iii.    As one reads the “Task Force” report, one is struck by how awkward it is;

  1. Much of it sounds like after-the-fact “excuses”;
  2. No direct revelations are made regarding any sense that placing risk management squarely in the hands of the people in the London office may not have been appropriate;
    1. My strong hunch that the bank was quite happy for the London office to do whatever it chose to do, as long as profits were flowing to the Chase bottom-line;
    2. “Risk Management” only became a germane issue once the train had jumped the rails.
    3. In a strange footnote, the report indicates: “Footnote 86: Mr. Dimon had not been in the office from April 2 until his return on April 12.” 
      1. “Huh?”
      2. Is that supposed to somehow let Dimon “off the hook” for his “tempest in a teapot” statement?
  3. Despite the extensive JPM power network, by the end of 2012, the self-evident failings of the bank and of Dimon himself had resulted in chronic front page “exposes” related to bank misdeeds, public humiliation, and a 50% salary cut for Dimon.  Any support the “network” provided was limited to private expressions of concern, and perhaps pressure brought on the board to not fire Dimon as CEO.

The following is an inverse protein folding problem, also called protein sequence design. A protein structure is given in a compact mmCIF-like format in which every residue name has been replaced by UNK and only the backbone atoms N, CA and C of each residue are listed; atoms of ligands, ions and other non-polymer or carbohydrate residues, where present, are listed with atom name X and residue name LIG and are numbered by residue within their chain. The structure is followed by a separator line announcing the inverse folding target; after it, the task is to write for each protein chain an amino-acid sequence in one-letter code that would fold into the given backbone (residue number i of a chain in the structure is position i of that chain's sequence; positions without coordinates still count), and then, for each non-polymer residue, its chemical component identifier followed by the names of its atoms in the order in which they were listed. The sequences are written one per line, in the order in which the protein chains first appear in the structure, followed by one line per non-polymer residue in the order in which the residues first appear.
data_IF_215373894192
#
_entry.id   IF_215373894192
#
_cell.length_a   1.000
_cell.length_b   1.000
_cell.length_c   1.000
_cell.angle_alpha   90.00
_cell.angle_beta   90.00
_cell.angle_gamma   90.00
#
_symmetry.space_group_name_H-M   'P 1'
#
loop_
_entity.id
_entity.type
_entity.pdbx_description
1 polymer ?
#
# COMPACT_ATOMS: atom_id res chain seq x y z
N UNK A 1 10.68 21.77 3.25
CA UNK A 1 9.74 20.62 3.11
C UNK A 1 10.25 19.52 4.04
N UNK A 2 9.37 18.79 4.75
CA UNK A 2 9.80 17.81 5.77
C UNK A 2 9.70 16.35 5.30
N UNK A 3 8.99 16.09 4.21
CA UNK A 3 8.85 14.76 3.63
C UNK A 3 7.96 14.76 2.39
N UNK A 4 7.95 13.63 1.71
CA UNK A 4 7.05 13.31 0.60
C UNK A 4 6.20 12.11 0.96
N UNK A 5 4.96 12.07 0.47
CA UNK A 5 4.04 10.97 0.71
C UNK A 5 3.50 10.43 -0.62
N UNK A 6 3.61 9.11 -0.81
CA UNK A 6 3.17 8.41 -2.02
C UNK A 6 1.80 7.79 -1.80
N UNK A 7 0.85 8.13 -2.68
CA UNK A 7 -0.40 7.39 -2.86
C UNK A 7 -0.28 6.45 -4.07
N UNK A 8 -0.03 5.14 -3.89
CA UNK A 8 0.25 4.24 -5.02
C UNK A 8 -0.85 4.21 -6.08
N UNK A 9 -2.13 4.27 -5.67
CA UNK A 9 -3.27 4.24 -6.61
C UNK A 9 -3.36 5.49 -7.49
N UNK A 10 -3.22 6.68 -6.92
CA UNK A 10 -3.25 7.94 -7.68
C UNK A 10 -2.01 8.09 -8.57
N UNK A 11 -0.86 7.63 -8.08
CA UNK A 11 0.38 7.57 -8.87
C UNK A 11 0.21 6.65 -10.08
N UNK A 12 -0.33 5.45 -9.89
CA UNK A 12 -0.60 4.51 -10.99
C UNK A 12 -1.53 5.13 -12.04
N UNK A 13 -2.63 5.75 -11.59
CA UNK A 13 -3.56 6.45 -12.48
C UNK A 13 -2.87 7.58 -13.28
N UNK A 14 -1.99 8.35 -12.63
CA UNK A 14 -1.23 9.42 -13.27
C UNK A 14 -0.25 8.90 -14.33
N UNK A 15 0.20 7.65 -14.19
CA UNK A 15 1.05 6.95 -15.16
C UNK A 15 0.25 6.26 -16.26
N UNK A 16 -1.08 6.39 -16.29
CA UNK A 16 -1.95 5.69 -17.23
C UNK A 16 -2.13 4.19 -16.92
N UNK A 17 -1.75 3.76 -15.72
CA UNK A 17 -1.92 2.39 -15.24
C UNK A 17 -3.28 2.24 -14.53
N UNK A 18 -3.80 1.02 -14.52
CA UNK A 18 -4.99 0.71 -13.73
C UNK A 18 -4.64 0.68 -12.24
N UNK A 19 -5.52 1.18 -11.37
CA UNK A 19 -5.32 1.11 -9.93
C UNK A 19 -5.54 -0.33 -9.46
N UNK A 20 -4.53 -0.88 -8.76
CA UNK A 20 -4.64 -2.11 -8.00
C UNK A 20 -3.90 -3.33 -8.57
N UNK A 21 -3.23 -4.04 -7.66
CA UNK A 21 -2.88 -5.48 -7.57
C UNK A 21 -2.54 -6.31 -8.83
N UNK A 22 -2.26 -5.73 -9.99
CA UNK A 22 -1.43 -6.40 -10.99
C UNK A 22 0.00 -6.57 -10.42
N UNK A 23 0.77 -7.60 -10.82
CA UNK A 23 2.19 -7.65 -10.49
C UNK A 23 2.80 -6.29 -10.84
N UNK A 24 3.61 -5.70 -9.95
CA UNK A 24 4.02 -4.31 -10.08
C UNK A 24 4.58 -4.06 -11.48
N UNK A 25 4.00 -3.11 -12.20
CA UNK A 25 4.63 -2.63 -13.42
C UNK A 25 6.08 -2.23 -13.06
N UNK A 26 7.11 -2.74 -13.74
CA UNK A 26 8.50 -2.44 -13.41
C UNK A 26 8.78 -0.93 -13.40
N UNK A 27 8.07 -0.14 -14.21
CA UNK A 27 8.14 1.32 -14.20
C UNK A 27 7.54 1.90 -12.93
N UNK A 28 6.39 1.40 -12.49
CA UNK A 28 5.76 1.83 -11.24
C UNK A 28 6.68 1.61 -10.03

3)    It has been written: “Everyone to whom much was given, of him much will be required, and from him to whom they entrusted much, they will demand the more.”[13]

a.   One intriguing measure of a person, or an institution, is how those who possess outsized advantages (resources, power, esteem, etc.) handle those advantages.

i.    As we know through history and literature, some use them to attain even greater power, influence, riches – no matter what the cost to others;
ii.    In like measure, time has demonstrated that others use them in ways that not only abide by the law and accrue to their benefit, but also accrue to some “greater good”.

b.   As we have pointed out, JPM has grown (as much due to the 2007-08 financial crisis as any other reason) to be (by far) the largest U.S. bank. It also benefits mightily by accounting rules so flexible that a financial report could show either a gain or loss in most quarters and fall within the bounds of “generally accepted accounting principles”.